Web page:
On September 12, 2005 Public Health Seattle King County received an unusual number of E. coli O157:H7 reports. Case interviews by county investigators subsequently revealed that three unrelated residents of King County and one Pierce County resident had all eaten at the same Olive Garden restaurant in Federal Way on September 1, 2005. All four cases became ill on September 5, and two were hospitalized. Detailed food histories were obtained. The common foods consumed by the four ill individuals were the house salad and fresh parsley used either as a topping or as an ingredient in entrees. Pulsed field gel electrophoresis (PFGE) analysis of isolates obtained from patients’ stool cultures was conducted at the Washington Department of Health (WDOH) Public Health Laboratory (PHL). Results showed that all four patients were infected with the same strain of E. coli O157:H7 and shared indistinguishable PFGE patterns derived from restriction by two enzymes. The WDOH PHL assigned state identification number EC472 to the outbreak patterns.
The investigation might have ended with only a cursory report to the Centers for Disease Control and Prevention (CDC), but on September 29, 2005 the WDOH was notified that two more persons were hospitalized with bloody diarrhea and presumed to have E. coli O157:H7. The two individuals were unrelated and lived in Kitsap County. Both had eaten at The Boat Shed restaurant on September 10. Laboratory testing would soon confirm infection with E. coli O157:H7 and PFGE analysis linked the infection to the four Olive Garden cases reported in mid-September. Environmental inspections and food histories obtained by Kitsap County environmental health specialists identified common foods consumed by the cases. These included salad ingredients and a common garnish, parsley, served with each person’s entree.
PFGE subtyping would reveal that two additional Washington residents with laboratory confirmed E. coli O157:H7 were part of the cluster. One person lived in Clark County and experienced onset of illness on August 23, 2005; the other person lived in Whatcom County and became ill on September 7, 2005. Seven of the eight individuals identified in the outbreak had eaten fresh parsley served in three separate restaurants. Both the Xba1 and Bln1 PFGE patterns had not been seen previously in Washington and had not yet been seen in other states.
WDOH environmental health staff conducted a trace back of suppliers of produce at the three restaurants where exposure to E. coli O157:H7 had occurred. Parsley was the only item that had been supplied by a single grower. On October 12 the FDA district office located in Bothell, Washington was briefed on WDOH findings. The FDA contacted the Food Safety Division at the Oregon Department of Agriculture (ODA). ODA staff pursued information regarding product distribution, dates of growing cycles, and production issues potentially related to product contamination.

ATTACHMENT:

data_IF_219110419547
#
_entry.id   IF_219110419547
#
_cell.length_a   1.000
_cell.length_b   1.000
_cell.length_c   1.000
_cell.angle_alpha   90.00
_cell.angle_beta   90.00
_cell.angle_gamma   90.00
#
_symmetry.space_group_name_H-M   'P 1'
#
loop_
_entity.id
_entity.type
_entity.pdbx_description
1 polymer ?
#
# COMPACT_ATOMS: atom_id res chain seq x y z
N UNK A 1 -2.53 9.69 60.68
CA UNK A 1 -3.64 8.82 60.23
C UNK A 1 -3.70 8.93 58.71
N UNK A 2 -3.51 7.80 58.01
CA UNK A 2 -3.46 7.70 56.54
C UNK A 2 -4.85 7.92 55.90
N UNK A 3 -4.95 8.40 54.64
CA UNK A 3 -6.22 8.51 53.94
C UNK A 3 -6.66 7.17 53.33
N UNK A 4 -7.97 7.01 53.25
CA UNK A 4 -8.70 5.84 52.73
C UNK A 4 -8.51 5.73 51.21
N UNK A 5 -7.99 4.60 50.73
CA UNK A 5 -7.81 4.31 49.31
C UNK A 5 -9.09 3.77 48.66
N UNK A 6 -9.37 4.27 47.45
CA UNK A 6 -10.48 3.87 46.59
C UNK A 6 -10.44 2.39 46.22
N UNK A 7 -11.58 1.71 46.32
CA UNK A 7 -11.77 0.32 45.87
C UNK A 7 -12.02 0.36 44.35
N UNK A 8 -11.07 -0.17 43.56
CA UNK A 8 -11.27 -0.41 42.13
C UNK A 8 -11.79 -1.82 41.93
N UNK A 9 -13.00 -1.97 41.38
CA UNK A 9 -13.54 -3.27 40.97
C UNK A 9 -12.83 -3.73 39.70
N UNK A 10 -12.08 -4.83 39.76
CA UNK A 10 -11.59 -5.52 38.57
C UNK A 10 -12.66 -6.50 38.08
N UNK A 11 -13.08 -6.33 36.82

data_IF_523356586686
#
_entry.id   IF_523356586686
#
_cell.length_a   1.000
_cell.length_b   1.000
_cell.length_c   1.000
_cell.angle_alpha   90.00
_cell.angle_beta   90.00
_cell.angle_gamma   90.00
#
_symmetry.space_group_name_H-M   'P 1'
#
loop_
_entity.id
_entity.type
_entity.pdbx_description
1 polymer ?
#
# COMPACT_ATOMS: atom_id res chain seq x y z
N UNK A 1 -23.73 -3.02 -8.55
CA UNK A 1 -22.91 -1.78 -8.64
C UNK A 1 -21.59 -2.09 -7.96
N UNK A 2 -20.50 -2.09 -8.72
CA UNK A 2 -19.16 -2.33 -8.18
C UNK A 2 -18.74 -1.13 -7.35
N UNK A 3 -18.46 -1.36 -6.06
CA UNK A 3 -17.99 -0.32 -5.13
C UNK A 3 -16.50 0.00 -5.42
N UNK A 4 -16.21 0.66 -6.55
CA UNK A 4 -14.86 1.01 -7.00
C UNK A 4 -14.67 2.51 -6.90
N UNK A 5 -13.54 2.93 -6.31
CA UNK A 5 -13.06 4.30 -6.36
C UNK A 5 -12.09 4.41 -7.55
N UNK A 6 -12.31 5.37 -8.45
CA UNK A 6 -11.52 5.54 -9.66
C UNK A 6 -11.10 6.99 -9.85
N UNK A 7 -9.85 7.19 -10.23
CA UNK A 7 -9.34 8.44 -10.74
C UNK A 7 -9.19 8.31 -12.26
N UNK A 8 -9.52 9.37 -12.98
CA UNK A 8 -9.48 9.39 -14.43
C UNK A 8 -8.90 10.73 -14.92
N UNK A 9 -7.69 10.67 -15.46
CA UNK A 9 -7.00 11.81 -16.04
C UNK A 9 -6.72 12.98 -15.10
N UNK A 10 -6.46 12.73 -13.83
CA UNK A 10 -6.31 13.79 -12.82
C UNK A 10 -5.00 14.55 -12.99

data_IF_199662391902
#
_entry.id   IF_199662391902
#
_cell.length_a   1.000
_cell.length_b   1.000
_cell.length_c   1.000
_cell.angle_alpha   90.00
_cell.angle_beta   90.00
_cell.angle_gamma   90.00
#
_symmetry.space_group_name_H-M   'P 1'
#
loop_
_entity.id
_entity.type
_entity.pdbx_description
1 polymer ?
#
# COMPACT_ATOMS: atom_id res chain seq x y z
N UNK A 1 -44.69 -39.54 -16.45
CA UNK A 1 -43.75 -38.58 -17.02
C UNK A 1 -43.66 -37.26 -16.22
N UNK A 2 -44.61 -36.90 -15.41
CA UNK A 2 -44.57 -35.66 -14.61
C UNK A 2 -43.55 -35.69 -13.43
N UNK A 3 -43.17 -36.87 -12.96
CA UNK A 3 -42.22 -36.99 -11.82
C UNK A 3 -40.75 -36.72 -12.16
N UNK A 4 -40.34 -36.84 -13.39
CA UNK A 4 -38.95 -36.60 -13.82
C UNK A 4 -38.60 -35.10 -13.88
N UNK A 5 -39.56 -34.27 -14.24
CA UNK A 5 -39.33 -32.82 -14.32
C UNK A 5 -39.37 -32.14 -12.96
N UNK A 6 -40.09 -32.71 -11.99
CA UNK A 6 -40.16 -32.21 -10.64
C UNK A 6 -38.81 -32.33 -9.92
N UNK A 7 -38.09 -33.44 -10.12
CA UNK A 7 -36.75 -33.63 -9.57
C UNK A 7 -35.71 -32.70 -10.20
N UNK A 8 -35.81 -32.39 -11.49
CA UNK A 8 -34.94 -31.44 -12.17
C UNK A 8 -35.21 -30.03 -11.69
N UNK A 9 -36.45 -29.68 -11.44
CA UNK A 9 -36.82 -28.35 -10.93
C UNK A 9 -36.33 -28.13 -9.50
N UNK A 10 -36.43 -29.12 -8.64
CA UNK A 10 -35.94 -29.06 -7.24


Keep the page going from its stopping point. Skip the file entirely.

Health officials in Oregon, aware of the outbreak in Washington State, noticed an increase in E. coli O157:H7 cases in mid-October. More than 20 persons who lived in the Bend, Oregon area were reporting diarrhea. The Deschutes Health Department investigated and found that all of the ill individuals had eaten at McGrath’s Fish House between October 12 and October 14, 2005. Two of the individuals had submitted stool specimens which cultured positive for E. coli O157:H7. A case-control study was conducted among persons reporting illness and people who were not ill. Data analysis implicated parsley served in food or as a garnish as the source of E. coli O157:H7 among McGrath’s Restaurants patrons. The association with parsley was strengthened further by PFGE analysis which showed that individuals who became ill with E. coli O157:H7 after eating at McGrath’s Restaurant were infected with the same strain of E. coli O157:H7 that infected Washington state residents in September. Furthermore, Oregon health investigators traced the source of the parsley served at McGrath’s to the same farm that supplied parsley to the Olive Garden and The Boat Shed, restaurants associated with E. coli O157:H7 illness in Washington residents.